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How To Make A Career Change Successfully

How To Make A Career Change Successfully

Are you feeling tired, bored and restless in your career? Maybe a career change is in order. It can be a daunting prospect, and something you need to carefully consider and plan out before you make the leap. There may be new skills to learn, qualifications to gain and experience to acquire before you can make the transition from your current career to your next. If you follow the right steps though, it can be done.

Today I’d like to share with you 7 ways to make a career change successfully. Follow these steps to make a smooth transition to your next career and see yourself flourish.

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1. Tap into Your Inner Passions

When considering a career change, tap into your inner passions to find what it is that lights you up. If you’ve been working in an office for years, your inner creativity and passions may have taken a back seat. Now is the time to let them come to the surface and give them space to breathe and grow. If you’ve got a career you’re set on already, consider how your inner passions work with it. If you don’t have a career in mind but just know you need a change, explore your passions by giving them a chance to grow and shine. It might involve doing a short course, making time for your passion every day, or simply hanging out with people who live that passion to immerse yourself in it.

2. Get to Know What You Don’t Enjoy Doing

Just as important as understanding your true inner passions is getting to know what you don’t enjoy doing. Carefully consider what you don’t enjoy and decide whether the future career you are considering might involve these things. While some career choices might sound glamorous on the outside, the day-to-day reality can be very different. Carefully consider whether the reality of the career you are looking at aligns well with what you enjoy doing. If not it might be time to reconsider.

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3. Be Willing to Take Risks and Try New Things

When you’re looking to make a career change you need to be willing to take risks and try new things. If you’ve been in your current career for a long time, some of these things might be outside of your comfort zone, but it’s important that you throw yourself in and do them anyway. By taking risks and trying new things you’ll find out what you do and don’t enjoy.

4. Value Your Current Skills and Talents

No matter what career you’re in and which one you’re looking to move into, I bet you have some great transferable skills you can take with you. You’ve spent a lifetime building up your current skills and talents, and though some of them may be job specific, many of them are transferable. Whether you’re a great writer, a whiz with spread sheets, good with your hands, or a fantastic public speaker, these are all skills that can go from one career to the next.

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5. Test the Waters Before You Commit

There’s no need to jump in head first. Test the waters first before you commit by trying out your new career in a micro way. It might involve volunteering a few hours a week in the field, doing a short course at your local community college, or simply talking to some people in the industry you’re wanting to transition to.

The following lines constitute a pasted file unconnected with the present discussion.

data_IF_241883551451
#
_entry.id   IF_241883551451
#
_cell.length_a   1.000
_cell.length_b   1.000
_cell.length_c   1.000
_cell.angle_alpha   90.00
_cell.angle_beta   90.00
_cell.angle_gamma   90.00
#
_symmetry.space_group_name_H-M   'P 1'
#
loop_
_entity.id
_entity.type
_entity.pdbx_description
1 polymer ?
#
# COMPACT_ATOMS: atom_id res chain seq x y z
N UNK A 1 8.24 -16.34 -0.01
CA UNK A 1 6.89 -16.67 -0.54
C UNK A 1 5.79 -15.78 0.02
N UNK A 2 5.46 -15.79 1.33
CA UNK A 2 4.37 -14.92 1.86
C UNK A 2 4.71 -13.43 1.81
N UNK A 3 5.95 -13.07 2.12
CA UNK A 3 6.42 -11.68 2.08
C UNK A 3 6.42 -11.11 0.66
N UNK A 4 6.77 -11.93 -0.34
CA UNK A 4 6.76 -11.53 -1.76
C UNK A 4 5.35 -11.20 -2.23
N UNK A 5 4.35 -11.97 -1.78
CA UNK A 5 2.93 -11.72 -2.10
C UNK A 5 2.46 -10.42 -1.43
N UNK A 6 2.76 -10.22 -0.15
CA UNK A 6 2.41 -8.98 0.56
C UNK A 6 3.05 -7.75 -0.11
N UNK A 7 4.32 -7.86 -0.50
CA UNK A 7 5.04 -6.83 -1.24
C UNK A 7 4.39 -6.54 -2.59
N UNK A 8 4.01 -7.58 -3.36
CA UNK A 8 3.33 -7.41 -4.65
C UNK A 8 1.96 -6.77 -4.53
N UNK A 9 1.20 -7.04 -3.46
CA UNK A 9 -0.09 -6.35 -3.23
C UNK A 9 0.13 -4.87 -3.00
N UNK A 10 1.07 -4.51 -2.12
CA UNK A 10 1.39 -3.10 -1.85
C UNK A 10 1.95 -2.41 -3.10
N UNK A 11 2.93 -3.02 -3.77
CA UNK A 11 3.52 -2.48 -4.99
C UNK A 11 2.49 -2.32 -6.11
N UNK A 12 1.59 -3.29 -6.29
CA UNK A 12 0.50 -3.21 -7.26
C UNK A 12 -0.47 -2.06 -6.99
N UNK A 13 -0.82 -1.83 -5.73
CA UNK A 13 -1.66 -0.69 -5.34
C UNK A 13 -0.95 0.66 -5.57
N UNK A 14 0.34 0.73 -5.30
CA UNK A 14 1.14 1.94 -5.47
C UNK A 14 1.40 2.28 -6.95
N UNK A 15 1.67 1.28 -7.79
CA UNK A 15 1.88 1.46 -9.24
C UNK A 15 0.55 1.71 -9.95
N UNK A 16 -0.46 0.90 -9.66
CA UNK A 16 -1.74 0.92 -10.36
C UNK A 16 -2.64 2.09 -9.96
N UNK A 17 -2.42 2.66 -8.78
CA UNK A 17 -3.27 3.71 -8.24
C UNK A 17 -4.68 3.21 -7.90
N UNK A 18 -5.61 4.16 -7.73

6. Take Your Time

Though you might be incredibly keen to get started on your new career, remember there is no rush, and the more time you spend preparing yourself, the smoother and more successful the transition will be. Take your time to get everything in order before you make the leap to set yourself up for success. This might involve undertaking further study, getting some part-time experience through volunteering, doing an internship or perhaps just some solid research.

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7. Get Your Friends and Family On Board

If you’re going to make a career change, the support of your friends and family is crucial. Get your loved ones on board by discussing the career change openly and honestly with them, making sure you explain why this is so important to you. Whenever you’re making a big change, you might face some resistance, so if your friends and family aren’t as supportive as you’d like them to be at first, give them some time. Show them with your actions why this is the right move for you and in time they should come around.

Are you looking to make a career change? Or have you made one successfully already? Share your experiences in the comments below.

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Last Updated on March 29, 2021

5 Types of Horrible Bosses and How to Beat Them All

5 Types of Horrible Bosses and How to Beat Them All

When I left university I took a job immediately, I had been lucky as I had spent a year earning almost nothing as an intern so I was offered a role. On my first day I found that I had not been allocated a desk, there was no one to greet me so I was left for some hours ignored. I happened to snipe about this to another employee at the coffee machine two things happened. The first was that the person I had complained to was my new manager’s wife, and the second was, in his own words, ‘that he would come down on me like a ton of bricks if I crossed him…’

What a great start to a job! I had moved to a new city, and had been at work for less than a morning when I had my first run in with the first style of bad manager. I didn’t stay long enough to find out what Mr Agressive would do next. Bad managers are a major issue. Research from Approved Index shows that more than four in ten employees (42%) state that they have previously quit a job because of a bad manager.

The Dream Type Of Manager